Welcome back everyone! Hope everyone had a good holiday and didn’t go too far overboard on eating. Always a tough holiday for me since I have a bad habit of doing the math on what it will take to work off every dessert that I opt to enjoy. You gotta splurge every once in a while otherwise all those workout sessions start being …well w o r k rather than an opportunity to enjoy some sweetness. Been a busy holiday for me so decided to take a quick break and rest the legs – fingers were itching to do something, so brought up the WordPress dashboard and away we go.
Today’s post doesn’t feature one bird… not even two birds, rather THREE birds. A true birding trifecta. Let’s start with this pretty Heron.
That my friends is a Tricolored Heron. It was shot while on our Texas birding trip back in November 2013. In fact, all three birds in this post were taken on that particular trip. My apologies, but I cannot remember the exact location this one was taken at. Maybe Linda can remember and let us know in the comments. I do recall that there were a number of small channels that were being used by kayaks – possibly a state park. Likely somewhere near Galveston.
Hit the jump to read more about this bird as well as two other large waders.
We were driving past a dirt/gravel road when this Heron was spotted hanging out with a Snowy Egret. They did not seem to be getting along too well and mostly kept to opposite sides of the road. Every once in a while the Egret would get a little close resulting in the Tricolor getting a little testy towards it. Typically these waders tend to get along fairly decent – at least in the many encounters I’ve had the privilege to witness. I didn’t realize until researching this bird how limited of a range they have. Basically the southern coastline and then down into Central America. Lucked out both times on my southern coast visits in getting this bird in the tin – once in Ft Myers and now again in Texas. Not a +1 for me, but still a cool sighting. Very little in terms of facts on the Cornell site beyond that it used to be called the Louisiana Heron.
I did take a broader shot of the two inhabitants on the road. You can tell that Tricolor was weighing the pros and cons of launching a full out medieval attack on that Egret
Next up is the Reddish Egret. This is probably one of my favorites of the large waders. They tend to display a lot of character whenever I encounter them and their color palette is stunning. Something about that grey, burnt red and the pink hues on the bill that really set this bird apart from the rest.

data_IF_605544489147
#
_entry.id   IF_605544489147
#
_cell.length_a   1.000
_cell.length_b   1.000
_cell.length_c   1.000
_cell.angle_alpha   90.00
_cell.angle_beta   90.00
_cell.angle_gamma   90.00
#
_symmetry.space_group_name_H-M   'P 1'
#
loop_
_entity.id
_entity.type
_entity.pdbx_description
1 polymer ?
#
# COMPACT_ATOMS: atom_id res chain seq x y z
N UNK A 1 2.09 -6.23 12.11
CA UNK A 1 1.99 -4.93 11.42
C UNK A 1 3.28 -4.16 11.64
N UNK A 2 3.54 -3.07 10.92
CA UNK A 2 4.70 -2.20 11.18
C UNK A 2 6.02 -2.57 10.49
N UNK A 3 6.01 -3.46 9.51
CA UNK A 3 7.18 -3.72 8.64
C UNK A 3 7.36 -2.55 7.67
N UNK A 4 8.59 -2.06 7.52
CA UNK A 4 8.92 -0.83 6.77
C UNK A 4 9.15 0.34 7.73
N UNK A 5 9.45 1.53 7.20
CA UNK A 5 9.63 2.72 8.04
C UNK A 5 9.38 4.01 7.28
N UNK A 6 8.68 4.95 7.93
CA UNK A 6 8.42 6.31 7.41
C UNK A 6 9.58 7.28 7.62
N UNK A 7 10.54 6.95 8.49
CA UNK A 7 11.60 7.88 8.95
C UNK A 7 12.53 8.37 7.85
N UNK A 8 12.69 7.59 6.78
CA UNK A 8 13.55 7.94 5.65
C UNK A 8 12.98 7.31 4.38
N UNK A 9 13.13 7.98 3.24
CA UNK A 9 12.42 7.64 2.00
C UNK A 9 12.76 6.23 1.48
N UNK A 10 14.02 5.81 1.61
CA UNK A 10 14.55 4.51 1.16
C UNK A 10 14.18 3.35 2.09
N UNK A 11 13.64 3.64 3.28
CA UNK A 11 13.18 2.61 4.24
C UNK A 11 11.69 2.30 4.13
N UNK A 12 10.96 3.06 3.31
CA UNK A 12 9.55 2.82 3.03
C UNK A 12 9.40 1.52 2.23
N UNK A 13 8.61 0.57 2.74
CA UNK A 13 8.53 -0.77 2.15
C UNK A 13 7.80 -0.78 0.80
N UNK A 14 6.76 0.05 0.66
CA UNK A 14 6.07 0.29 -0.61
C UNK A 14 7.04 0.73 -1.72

Again, the exact location where this particular one was spotted alludes me at the moment, but again, likely in the Galveston area. Pretty sure this was in the same location as the Tricolor above. This one could care less that I was there and more importantly, wasn’t the least bit concerned about having The Beast pointed at it. The big glass has a tendency to scare some birds.
Not this one. It was totally focused on filling up its belly with whatever creatures were inhabiting that particular body of water. I would be more specific on the victims, but it didn’t manage to actually catch anything the entire time we were there. Think it was getting a little annoyed at being owned by whatever was swimming just below the surface – you can almost see that frustration building up in the shot below. “I’m gonna get that bastard if it takes me all day and night!”
At the rate it was going it was going to take a while for sure. This, of course, worked out great for me allowing me to capture some nice shots in the process. Something tells me that its prey was busy sticking its tongue out and farting in its general direction.
This has to be a new low for Cornell. They do not have a single interesting fact about this Reddish Egret. Nada, zippo, thanks for playing, I’m taking my bird facts and going home when it comes to anything I can relay onto my loyal readers. They did include a description that indicated the Reddish is a very “active forager, often seen running, jumping, and spinning in its pursuit of fish!” So, that small thing they do have about this bird happened to be personally verified out in the field.